Important actions to put your affairs in order
3 minute read
Getting older can sometimes prompt people to reassess priorities and start planning for the future, both in terms of financial security and taking care of loved ones. In this article, we'll consider some areas you might want to think about
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1. Write or update an existing Will
Having a valid Will in place is the only way you can ensure that your wishes are carried out when you pass away. Without having a Will in place the law decides who inherits, not you - this is known as the intestacy laws.
There are a lot of misconceptions about how the intestacy laws work but it is important to note that your spouse does not necessarily receive everything if you were to die without a Will. Also, if you live together as a couple but are unmarried, your partner could receive nothing.
Making or updating your Will can correct that. It is a simple, quick, and relatively inexpensive process to make a Will.
2. Make a Lasting Power of Attorney (LPA)
Many people do not consider what would happen to them should they lose mental capacity during their lifetimes. Making a Lasting Power of Attorney allows you to choose who would make decisions for you in these circumstances.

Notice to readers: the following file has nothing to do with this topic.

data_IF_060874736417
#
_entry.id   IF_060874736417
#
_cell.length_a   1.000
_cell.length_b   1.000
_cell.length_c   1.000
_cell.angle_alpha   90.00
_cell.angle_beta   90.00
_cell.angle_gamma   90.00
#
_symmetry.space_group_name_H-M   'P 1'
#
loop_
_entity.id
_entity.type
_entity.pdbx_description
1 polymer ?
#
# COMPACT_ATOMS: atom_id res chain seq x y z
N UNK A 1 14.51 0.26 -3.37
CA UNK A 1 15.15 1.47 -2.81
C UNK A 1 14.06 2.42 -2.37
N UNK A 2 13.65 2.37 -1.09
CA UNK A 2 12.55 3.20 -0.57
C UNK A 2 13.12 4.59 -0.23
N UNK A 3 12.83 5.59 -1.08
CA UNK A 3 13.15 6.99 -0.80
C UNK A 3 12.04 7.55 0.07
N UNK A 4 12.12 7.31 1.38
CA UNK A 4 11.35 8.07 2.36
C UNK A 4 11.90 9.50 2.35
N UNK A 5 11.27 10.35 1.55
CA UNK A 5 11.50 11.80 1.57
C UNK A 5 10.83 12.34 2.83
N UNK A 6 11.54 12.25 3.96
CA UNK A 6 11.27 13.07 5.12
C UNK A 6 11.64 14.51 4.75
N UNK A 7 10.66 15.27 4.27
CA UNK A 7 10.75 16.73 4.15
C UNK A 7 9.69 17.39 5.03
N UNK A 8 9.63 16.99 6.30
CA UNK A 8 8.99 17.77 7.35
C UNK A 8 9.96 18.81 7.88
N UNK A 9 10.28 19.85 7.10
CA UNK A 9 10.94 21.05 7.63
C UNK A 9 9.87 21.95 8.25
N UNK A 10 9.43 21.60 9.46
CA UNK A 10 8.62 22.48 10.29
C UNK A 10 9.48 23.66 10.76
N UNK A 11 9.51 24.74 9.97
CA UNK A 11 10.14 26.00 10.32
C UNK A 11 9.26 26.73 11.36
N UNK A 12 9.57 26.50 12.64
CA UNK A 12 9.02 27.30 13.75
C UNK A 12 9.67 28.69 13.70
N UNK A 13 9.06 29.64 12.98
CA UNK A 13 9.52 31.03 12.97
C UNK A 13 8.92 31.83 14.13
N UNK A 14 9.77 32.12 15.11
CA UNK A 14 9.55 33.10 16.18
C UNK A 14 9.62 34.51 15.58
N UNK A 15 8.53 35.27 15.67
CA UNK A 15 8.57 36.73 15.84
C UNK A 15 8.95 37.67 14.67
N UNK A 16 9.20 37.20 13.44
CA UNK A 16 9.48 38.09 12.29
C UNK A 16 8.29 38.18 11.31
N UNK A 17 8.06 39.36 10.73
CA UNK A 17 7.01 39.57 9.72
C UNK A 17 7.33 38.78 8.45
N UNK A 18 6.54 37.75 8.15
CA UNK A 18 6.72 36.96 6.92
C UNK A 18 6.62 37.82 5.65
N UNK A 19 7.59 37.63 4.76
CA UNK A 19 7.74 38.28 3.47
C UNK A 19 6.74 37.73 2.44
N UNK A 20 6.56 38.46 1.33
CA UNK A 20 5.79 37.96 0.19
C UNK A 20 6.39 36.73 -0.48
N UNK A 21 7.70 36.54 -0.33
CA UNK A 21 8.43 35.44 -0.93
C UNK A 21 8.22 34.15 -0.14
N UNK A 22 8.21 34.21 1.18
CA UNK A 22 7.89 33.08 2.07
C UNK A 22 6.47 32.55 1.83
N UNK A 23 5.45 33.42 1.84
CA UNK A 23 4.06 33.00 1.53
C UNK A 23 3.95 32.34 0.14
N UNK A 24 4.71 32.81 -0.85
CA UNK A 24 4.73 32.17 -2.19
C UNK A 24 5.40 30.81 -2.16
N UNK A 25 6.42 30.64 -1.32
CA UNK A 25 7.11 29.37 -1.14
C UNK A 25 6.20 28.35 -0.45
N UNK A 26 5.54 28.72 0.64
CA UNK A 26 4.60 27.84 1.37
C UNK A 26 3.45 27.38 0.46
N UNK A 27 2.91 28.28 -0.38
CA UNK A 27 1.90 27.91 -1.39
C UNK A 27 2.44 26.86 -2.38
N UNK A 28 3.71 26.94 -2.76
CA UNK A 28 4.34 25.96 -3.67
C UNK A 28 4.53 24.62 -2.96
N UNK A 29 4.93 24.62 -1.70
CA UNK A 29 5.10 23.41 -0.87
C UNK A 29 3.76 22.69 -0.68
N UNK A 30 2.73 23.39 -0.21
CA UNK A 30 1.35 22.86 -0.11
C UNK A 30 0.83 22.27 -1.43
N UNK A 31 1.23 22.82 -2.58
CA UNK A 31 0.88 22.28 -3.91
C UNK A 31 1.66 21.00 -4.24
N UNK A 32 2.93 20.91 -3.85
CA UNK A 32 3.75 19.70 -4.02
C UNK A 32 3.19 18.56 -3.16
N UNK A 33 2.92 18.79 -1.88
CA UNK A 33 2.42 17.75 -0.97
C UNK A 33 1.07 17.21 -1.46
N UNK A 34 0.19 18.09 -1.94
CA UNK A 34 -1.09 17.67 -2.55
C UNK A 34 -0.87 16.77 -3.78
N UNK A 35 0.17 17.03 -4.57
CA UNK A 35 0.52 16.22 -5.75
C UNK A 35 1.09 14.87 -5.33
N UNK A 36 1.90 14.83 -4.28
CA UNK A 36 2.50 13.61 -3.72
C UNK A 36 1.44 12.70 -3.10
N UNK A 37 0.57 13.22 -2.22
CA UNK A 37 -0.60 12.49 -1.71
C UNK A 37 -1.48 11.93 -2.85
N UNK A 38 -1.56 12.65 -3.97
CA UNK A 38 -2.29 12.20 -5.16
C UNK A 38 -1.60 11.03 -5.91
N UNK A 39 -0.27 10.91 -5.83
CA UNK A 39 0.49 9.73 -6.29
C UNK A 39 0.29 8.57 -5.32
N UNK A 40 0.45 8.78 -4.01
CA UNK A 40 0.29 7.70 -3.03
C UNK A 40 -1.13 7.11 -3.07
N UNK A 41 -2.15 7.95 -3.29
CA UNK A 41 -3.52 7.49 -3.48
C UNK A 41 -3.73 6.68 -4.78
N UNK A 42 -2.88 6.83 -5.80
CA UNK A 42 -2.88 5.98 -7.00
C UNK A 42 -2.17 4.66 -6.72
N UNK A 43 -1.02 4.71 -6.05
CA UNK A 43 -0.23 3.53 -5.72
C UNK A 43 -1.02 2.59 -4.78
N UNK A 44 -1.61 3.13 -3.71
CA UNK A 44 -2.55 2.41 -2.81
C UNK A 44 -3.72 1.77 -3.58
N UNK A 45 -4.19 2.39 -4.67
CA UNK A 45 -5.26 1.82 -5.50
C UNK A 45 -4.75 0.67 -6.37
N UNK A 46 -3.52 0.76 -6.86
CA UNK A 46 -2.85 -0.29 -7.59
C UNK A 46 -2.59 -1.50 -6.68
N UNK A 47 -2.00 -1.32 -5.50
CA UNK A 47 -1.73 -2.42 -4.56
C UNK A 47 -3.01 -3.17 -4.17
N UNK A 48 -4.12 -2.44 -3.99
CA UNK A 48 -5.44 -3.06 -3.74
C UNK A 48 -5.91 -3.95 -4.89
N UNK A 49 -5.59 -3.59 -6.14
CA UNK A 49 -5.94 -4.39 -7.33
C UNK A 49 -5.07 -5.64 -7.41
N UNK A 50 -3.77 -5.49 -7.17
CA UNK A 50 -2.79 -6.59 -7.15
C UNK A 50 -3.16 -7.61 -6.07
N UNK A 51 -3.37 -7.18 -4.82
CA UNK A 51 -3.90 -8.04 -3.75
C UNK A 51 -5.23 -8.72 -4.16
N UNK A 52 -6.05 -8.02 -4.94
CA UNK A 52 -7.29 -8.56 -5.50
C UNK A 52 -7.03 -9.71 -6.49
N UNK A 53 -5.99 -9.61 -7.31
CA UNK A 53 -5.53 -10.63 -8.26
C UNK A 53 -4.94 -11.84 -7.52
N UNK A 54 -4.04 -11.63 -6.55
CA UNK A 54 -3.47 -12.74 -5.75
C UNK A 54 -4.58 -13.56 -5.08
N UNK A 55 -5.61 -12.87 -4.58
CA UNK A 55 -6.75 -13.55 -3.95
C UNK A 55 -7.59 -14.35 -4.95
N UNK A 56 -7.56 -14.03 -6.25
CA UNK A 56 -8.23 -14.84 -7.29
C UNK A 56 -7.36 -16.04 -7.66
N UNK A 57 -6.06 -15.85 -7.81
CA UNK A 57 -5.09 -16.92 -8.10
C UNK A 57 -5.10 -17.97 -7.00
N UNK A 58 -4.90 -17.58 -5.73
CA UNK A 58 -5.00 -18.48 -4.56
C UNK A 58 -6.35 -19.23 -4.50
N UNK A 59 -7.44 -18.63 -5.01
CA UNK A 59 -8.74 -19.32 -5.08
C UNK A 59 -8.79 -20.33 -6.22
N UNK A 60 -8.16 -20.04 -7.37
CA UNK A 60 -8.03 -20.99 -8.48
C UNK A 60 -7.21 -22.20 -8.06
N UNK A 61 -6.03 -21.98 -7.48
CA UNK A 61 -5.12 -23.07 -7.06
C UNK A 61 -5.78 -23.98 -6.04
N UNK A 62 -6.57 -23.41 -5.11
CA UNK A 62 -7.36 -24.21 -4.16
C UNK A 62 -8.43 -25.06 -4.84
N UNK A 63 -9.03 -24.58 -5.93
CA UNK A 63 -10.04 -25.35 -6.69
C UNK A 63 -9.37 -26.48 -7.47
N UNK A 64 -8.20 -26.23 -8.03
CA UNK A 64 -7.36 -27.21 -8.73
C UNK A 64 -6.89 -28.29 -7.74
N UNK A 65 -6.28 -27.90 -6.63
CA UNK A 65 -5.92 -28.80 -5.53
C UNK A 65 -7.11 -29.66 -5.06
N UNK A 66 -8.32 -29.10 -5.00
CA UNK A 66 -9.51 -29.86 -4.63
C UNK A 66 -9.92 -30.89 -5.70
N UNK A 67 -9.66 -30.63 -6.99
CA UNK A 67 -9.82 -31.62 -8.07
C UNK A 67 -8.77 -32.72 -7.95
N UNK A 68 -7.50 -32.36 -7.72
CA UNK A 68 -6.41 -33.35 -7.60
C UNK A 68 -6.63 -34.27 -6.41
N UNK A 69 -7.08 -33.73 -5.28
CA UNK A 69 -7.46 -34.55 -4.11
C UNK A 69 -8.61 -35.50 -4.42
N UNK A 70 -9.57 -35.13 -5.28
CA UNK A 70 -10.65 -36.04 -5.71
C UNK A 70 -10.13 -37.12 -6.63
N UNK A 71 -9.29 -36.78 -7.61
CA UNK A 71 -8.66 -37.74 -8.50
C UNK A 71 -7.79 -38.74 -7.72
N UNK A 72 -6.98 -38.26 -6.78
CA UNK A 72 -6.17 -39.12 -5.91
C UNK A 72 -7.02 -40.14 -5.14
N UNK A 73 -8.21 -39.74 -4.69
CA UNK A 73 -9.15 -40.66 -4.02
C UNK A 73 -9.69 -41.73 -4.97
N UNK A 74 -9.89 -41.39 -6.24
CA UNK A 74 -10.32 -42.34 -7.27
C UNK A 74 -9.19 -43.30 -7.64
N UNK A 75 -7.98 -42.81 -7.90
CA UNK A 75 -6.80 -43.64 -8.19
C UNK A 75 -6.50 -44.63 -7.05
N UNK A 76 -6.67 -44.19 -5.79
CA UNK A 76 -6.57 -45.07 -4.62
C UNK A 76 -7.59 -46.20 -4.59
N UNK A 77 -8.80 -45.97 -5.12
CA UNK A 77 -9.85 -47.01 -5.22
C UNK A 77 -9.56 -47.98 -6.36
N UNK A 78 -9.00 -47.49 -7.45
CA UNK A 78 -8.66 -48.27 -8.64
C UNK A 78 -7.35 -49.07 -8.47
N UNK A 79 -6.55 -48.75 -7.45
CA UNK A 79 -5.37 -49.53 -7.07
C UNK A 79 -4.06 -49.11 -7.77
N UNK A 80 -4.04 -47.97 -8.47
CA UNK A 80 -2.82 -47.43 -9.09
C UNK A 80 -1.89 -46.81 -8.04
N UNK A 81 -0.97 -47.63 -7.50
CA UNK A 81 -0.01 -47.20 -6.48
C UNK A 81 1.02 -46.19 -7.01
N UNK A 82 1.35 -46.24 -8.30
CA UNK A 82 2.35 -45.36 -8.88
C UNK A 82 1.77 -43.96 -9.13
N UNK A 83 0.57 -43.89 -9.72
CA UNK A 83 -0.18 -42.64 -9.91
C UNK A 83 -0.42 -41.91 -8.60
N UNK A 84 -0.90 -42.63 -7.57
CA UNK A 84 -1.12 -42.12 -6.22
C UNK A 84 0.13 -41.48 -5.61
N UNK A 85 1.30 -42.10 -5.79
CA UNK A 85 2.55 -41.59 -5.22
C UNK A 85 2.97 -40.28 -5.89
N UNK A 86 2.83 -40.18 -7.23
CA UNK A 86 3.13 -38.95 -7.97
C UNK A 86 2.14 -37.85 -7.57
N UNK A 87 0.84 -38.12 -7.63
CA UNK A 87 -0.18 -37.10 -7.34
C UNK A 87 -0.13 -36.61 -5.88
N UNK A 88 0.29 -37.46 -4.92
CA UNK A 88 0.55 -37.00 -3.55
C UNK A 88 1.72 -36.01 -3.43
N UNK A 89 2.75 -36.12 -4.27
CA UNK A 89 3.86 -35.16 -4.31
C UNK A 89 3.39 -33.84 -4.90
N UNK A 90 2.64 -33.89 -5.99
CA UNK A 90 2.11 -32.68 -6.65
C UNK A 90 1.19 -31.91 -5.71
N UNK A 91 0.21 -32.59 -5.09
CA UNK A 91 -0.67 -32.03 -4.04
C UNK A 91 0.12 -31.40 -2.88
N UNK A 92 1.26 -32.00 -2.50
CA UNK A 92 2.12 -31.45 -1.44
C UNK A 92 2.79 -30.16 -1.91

Those decisions can include:
- Financial matters
- Property management
- Health and care decisions
- End-of-life matters
If you do want to appoint a Lasting Power of Attorney, then it is important to keep all documents relating to this in one easy-to-find place. If you do not have these documents in a known location and lose mental capacity, then your family may have to make an application to the Court of Protection for a ‘Deputy’ to be appointed to make those decisions for you. You are not in control of who that Deputy should be and the administration work and cost are significantly higher than putting in place a Lasting Power of Attorney now.
3. Consider future care needs
As many of us are living longer, we all need to consider how we will be cared for when perhaps we need assistance to do that. Planning for care is important and you should seek advice from a financial adviser as to how to ensure that funds are in place. Similarly, you should speak to a legal advisor about how to ensure your estate is protected.
4. Consider Estate Planning
You can either create an estate plan independently or with a professional. This plan will detail your total assets, including:
- Financial accounts
The plan will also detail how you would like these assets to be managed when you pass away. This process can also be a helpful way to understand how your assets will be affected by taxes, such as Inheritance Tax.
5. Review your pension arrangements
Speak to your pension provider and/or financial advisor to ensure you have adequate provision in place. Pensions are always managed separately from Wills, so you will need to tell your pension provider who will receive your pension pot when you pass away.
6. Review Death In Service payments
If you are in employment and are entitled to a Death in Service benefit, then you also need to tell your employer about who you would want to receive it if you were to die whilst still in employment. Again, this cannot be dealt with in your Will.
It is also a good idea to let the person drafting your Will know about your pension and death in service arrangements.